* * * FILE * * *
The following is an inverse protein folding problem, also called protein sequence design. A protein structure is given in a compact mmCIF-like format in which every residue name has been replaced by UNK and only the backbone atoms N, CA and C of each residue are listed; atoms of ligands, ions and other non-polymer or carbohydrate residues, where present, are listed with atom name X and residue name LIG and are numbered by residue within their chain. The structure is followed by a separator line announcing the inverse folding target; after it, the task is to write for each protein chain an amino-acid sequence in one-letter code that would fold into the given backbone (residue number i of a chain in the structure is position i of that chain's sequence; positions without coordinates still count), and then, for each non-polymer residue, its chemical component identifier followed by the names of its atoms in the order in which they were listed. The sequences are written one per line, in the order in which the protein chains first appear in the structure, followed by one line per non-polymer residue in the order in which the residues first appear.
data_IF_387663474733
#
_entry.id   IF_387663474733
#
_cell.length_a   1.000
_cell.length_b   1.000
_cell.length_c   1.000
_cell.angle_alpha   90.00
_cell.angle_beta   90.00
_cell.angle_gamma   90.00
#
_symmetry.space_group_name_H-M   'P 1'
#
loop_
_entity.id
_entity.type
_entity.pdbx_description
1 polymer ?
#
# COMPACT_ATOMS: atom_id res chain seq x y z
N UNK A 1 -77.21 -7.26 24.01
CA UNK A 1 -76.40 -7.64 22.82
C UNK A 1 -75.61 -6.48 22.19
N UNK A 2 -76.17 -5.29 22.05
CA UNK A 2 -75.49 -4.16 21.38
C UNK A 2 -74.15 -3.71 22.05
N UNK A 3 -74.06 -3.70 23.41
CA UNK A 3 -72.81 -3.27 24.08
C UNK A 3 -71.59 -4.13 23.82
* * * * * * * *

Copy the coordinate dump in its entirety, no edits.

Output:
The following is an inverse protein folding problem, also called protein sequence design. A protein structure is given in a compact mmCIF-like format in which every residue name has been replaced by UNK and only the backbone atoms N, CA and C of each residue are listed; atoms of ligands, ions and other non-polymer or carbohydrate residues, where present, are listed with atom name X and residue name LIG and are numbered by residue within their chain. The structure is followed by a separator line announcing the inverse folding target; after it, the task is to write for each protein chain an amino-acid sequence in one-letter code that would fold into the given backbone (residue number i of a chain in the structure is position i of that chain's sequence; positions without coordinates still count), and then, for each non-polymer residue, its chemical component identifier followed by the names of its atoms in the order in which they were listed. The sequences are written one per line, in the order in which the protein chains first appear in the structure, followed by one line per non-polymer residue in the order in which the residues first appear.
data_IF_387663474733
#
_entry.id   IF_387663474733
#
_cell.length_a   1.000
_cell.length_b   1.000
_cell.length_c   1.000
_cell.angle_alpha   90.00
_cell.angle_beta   90.00
_cell.angle_gamma   90.00
#
_symmetry.space_group_name_H-M   'P 1'
#
loop_
_entity.id
_entity.type
_entity.pdbx_description
1 polymer ?
#
# COMPACT_ATOMS: atom_id res chain seq x y z
N UNK A 1 -77.21 -7.26 24.01
CA UNK A 1 -76.40 -7.64 22.82
C UNK A 1 -75.61 -6.48 22.19
N UNK A 2 -76.17 -5.29 22.05
CA UNK A 2 -75.49 -4.16 21.38
C UNK A 2 -74.15 -3.71 22.05
N UNK A 3 -74.06 -3.70 23.41
CA UNK A 3 -72.81 -3.27 24.08
C UNK A 3 -71.59 -4.13 23.82